Price hike of essentials: Is war the real cause?
"The prices of essentials have marked a rise not only in Bangladesh but also elsewhere in the world due to the Covid-induced recession in the global economy."
A section of traders is cashing in on the ongoing Russia-Ukraine war to hike prices of essentials that were already becoming costlier, market insiders said.
The prices of wheat, peas, lentil, chickpeas and other essentials have been going up at the country's major trade hub of Khatunganj in Chattogram for over a week following the Russian invasion of Ukraine.
This has set off a ripple effect on retail markets in the port city and elsewhere in the country.
Experts argued that the Russian invasion that started on February 24 was not supposed to have an immediate impact as there is around a three-week lag for such events to affect import.
Furthermore, some commodities like lentil and chickpea have not been imported at all from these two countries in the last eight months, but there was a noticeable price hike of these during the period, they said.
Traders, however, said commodity prices, which were already rising, saw another round of hikes following the conflict that hampered the supply chain.
Trade with Russia and Ukraine has been cut off, resulting in an increase in purchase orders from alternative markets, they claimed.
They also said several shipments to the country were stuck at ports of Russia and Ukraine.
According to data from Chattogram Custom House, in the last eight months of the current fiscal 2021-22till end of February, the country's total import from Russia stood at 7.83 lakh tonnes worth Tk 3,496 crore.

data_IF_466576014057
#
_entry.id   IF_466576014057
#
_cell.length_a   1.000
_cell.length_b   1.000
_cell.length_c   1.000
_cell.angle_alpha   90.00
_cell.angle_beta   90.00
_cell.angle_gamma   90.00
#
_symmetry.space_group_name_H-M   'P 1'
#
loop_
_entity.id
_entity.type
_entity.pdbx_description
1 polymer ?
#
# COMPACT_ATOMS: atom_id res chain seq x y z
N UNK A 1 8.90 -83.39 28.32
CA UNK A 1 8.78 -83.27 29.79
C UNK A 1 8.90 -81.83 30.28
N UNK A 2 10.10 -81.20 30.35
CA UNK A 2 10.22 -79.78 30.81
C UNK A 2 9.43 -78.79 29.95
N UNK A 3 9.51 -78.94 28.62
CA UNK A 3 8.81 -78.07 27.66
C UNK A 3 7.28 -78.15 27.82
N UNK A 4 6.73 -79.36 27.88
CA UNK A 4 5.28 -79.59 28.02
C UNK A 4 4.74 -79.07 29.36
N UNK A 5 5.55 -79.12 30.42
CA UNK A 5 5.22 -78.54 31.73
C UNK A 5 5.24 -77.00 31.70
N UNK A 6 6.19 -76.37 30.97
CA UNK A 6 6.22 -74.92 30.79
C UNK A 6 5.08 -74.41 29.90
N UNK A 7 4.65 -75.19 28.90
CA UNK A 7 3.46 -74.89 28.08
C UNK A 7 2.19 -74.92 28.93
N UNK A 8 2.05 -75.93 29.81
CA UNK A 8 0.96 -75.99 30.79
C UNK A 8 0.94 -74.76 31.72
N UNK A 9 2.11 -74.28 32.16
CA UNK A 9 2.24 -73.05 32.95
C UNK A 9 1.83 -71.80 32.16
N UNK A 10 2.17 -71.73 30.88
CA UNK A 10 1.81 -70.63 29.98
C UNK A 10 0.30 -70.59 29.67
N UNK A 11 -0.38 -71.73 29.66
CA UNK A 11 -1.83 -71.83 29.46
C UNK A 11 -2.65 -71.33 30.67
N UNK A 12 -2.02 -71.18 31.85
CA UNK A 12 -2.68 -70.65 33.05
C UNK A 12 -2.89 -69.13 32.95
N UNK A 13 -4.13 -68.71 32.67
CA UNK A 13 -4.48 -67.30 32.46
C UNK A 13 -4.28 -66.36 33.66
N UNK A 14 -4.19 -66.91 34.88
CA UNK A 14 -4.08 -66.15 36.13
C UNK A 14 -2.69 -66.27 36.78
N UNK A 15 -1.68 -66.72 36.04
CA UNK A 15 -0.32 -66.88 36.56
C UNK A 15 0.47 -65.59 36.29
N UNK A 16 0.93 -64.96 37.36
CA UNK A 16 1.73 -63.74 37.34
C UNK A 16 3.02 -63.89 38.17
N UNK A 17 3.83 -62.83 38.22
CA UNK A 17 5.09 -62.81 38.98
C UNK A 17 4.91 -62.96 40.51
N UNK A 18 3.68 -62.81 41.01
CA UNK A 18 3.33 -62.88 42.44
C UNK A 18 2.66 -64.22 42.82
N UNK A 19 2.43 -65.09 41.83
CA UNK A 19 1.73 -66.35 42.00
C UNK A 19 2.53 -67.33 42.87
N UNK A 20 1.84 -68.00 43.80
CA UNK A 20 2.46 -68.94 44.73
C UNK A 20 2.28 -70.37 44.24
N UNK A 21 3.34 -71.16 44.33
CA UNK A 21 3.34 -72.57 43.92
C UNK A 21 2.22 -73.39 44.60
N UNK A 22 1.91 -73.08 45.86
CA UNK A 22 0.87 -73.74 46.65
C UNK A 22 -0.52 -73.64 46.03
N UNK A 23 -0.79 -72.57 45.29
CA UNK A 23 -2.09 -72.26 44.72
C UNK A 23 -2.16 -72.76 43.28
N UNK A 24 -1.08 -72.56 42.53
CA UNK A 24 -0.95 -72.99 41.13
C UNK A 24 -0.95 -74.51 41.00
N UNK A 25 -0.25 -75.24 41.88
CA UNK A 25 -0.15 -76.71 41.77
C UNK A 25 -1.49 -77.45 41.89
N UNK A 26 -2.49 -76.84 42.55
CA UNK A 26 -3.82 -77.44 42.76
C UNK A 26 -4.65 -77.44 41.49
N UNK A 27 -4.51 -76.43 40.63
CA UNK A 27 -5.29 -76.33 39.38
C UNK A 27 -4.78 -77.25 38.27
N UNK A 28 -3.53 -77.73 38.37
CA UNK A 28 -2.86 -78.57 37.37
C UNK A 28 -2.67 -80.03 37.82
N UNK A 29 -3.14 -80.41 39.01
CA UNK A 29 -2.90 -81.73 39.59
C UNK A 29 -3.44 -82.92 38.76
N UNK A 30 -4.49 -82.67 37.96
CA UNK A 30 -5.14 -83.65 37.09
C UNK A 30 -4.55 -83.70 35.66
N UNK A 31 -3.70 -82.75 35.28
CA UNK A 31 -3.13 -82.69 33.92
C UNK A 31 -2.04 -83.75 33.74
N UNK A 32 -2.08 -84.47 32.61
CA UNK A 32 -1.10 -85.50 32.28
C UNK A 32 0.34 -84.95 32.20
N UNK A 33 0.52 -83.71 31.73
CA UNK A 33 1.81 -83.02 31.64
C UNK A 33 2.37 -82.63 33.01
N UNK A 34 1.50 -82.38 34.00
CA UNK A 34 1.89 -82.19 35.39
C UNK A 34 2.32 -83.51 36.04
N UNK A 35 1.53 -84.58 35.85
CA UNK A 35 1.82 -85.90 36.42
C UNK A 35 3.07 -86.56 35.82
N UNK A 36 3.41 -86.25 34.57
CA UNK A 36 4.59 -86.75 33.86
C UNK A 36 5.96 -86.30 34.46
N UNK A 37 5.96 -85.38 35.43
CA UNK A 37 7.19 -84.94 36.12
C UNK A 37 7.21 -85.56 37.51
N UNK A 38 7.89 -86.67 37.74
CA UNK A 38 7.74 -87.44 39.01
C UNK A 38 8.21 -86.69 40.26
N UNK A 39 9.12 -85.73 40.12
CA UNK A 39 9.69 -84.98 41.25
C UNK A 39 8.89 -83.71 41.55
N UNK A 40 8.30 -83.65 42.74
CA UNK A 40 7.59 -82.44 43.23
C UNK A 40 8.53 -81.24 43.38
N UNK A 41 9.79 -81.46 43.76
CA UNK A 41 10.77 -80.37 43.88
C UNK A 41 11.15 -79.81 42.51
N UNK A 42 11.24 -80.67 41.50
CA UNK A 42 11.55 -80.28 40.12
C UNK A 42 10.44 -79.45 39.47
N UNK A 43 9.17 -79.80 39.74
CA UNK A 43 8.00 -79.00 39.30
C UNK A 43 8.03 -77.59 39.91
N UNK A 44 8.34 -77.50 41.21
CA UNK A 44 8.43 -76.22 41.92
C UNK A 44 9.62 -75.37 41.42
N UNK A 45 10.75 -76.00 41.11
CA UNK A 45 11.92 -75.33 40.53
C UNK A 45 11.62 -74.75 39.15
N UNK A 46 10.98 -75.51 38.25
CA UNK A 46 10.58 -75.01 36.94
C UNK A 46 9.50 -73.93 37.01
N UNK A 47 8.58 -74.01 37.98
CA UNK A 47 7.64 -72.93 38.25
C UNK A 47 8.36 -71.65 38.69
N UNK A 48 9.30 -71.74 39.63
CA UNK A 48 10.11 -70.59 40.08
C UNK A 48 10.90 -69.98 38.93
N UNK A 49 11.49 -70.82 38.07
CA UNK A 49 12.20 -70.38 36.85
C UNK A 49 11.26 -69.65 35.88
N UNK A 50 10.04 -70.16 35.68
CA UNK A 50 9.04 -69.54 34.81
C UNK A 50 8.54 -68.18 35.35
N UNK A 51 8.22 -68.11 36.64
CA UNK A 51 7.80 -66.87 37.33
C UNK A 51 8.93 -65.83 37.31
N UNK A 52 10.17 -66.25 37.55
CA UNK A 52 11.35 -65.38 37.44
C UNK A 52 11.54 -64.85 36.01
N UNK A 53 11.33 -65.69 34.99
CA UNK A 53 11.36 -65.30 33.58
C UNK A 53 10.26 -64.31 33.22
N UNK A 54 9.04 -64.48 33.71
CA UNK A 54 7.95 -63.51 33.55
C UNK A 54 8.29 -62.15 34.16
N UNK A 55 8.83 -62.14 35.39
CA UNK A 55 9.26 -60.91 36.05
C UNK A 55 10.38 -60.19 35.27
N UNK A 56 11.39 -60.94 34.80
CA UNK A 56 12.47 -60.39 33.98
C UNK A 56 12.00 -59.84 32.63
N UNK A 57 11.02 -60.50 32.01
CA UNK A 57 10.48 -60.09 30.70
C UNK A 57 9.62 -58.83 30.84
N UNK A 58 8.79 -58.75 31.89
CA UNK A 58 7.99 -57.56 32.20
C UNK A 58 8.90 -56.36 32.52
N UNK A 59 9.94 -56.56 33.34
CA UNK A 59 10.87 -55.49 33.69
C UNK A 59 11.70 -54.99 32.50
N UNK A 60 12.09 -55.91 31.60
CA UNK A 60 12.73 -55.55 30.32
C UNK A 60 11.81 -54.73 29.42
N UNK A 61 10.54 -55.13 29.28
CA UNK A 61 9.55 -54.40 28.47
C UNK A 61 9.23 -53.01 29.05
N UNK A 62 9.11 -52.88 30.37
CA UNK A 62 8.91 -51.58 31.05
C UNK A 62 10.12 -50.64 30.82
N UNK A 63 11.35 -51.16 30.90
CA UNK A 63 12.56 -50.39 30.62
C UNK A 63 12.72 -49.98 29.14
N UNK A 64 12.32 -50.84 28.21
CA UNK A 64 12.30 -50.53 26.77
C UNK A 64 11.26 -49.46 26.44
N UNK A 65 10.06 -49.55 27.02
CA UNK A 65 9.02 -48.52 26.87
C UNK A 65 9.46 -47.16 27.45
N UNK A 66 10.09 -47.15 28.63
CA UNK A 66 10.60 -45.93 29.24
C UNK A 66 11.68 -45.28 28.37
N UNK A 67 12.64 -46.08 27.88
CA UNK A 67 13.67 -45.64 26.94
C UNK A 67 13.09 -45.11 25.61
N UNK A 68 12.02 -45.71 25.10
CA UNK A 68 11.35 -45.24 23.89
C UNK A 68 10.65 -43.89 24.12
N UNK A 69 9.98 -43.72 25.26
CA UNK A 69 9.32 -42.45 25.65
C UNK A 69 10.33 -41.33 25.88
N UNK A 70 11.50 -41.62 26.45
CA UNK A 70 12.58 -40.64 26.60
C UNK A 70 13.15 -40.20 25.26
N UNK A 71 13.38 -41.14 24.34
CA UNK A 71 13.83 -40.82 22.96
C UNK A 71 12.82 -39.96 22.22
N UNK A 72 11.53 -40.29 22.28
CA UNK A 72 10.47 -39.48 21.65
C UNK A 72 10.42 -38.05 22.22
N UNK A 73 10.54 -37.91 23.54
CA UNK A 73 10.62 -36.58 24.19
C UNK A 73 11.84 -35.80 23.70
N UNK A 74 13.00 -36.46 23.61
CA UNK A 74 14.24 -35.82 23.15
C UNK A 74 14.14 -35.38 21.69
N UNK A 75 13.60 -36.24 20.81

A total of 179 types of goods are imported from Russia. The major import goods from the country are wheat, peas, mustard seed, fertiliser, chemicals and others.
In the same period, total import from Ukraine stood at 7.96 lakh tonnes worth Tk 3,973 crore till February.
The major imported goods from Ukraine are wheat, peas, powdered milk, sunflower oil and seed, rapeseed, etc. which are among a total of 44 types of goods.
World food prices hit a record high in February, a 20.7 percent increase year-on-year, led by a surge in price of vegetable oils and daily products, said the UN food agency FAO on Friday.
SM Nazar Hossain, Consumers Association of Bangladesh (CAB) Chattogram chapter president, said traders have thousands of excuses for price hikes.
"They are now capitalising on the war illogically to make extra money.
"The district administration is yet to start any drives to monitor the market. Without regular market monitoring throughout the year, it is not possible to control product prices in any way."
Bangladesh imported 14.66 lakh tonnes of wheat, 3.95 lakh tonnes of peas and 3.37 lakh tonnes of mustard seed and canola seed and 4,428 tonnes of sunflower oil in the first eight months of the current 2021-22 fiscal year, till February.
During that time, around 40 percent imported wheat, 47 percent of peas, 40 percent of mustard and canola seed and 20 percent sunflower oil were imported from Russia and Ukraine.
Apart from these two countries, these commodity items are usually imported from countries like Canada, India, Cyprus, Italy, Argentina, Belgium, the US, Australia, etc.